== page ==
What I’d like to see accompany runs would be a departure from conventional strategy. In addition to running on 3rd down I’d like to see Garrett consider these situations four down territory.

Dallas faced the following down and distances on Sunday with the following results:

 3 & 10 from the Tennessee 40 Sacked for -7 yards Punt to Ten 14 3 & 8 from the Tennessee 28 Sacked for -6 yards Made FG 3 & 4 from the Tennessee 19 Sacked for -7 yards Missed FG 3 & 8 from the Tennessee 8 Pass for zero yards Made FG

Hindsight is 20/20, but it’s pretty easy to envision in a scenario where Garrett calls runs on 3rd down and subsequently goes for the 4th down (if the run doesn’t get the first), at least one of those drives resulting in a TD and producing more total points.

ANPY/A Update

For those following APNY/A updated calculations can be found here. For comparison, here are the baselines from last year.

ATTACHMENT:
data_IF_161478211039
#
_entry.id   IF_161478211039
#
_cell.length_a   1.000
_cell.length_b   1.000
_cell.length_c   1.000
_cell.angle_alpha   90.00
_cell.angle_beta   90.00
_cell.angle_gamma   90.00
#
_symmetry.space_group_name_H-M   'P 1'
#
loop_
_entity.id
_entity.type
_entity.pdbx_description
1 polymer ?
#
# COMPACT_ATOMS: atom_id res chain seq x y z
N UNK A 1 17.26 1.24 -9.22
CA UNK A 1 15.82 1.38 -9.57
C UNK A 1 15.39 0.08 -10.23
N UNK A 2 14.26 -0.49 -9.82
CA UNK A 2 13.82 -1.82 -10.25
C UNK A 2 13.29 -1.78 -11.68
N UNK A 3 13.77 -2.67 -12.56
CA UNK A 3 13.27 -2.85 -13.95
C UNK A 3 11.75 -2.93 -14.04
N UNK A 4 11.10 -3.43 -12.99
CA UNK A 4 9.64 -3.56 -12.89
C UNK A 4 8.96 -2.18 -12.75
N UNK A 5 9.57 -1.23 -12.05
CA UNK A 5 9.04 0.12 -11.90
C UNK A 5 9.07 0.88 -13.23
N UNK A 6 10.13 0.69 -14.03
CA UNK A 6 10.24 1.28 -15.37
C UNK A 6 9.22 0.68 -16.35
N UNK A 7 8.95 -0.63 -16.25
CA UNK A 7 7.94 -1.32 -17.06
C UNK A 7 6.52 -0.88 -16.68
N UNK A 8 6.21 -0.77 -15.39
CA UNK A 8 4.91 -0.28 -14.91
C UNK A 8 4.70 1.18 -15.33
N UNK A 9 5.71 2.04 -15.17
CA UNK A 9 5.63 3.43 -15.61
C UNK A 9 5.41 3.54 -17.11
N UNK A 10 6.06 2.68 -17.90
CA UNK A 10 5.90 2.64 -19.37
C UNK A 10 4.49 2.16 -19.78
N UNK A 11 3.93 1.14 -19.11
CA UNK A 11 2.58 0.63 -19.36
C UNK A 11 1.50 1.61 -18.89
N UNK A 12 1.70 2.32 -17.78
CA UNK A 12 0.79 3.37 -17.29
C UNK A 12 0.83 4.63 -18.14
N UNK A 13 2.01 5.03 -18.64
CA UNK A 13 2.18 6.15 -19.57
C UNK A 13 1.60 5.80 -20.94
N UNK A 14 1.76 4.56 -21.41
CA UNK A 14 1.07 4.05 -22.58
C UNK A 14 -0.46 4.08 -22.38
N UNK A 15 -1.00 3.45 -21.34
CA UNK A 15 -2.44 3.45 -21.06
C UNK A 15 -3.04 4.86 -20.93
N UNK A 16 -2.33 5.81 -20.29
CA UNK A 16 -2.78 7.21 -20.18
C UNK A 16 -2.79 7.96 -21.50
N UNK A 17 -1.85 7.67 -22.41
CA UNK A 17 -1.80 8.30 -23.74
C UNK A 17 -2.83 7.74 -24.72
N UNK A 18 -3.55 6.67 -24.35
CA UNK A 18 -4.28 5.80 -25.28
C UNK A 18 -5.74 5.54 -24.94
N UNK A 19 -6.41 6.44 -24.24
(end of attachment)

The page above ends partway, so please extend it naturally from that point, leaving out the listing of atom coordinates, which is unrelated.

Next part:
2009

Offense ANPY/A

Min        2.9

Median  5.1

Max       7.7

Defense ANPY/A Allowed

Min        3.3

Median  5.4

Max       7.3

Dallas lost the APNY/A battle 6.9 to 5.7. Dallas APNY/A was held down by the 3 interceptions and the 6 sacks. 5.7 is Dallas’s lowest figure for the season and only slightly above last years median. The 6.9 allowed is ugly, especially against a mediocre passing team. It’s even uglier considering the figure is understated as it doesn’t include 38 yards from pass interference penalties (it’s 8.3 including the penalty yards)

Another user-created commentary provided by a BTB reader.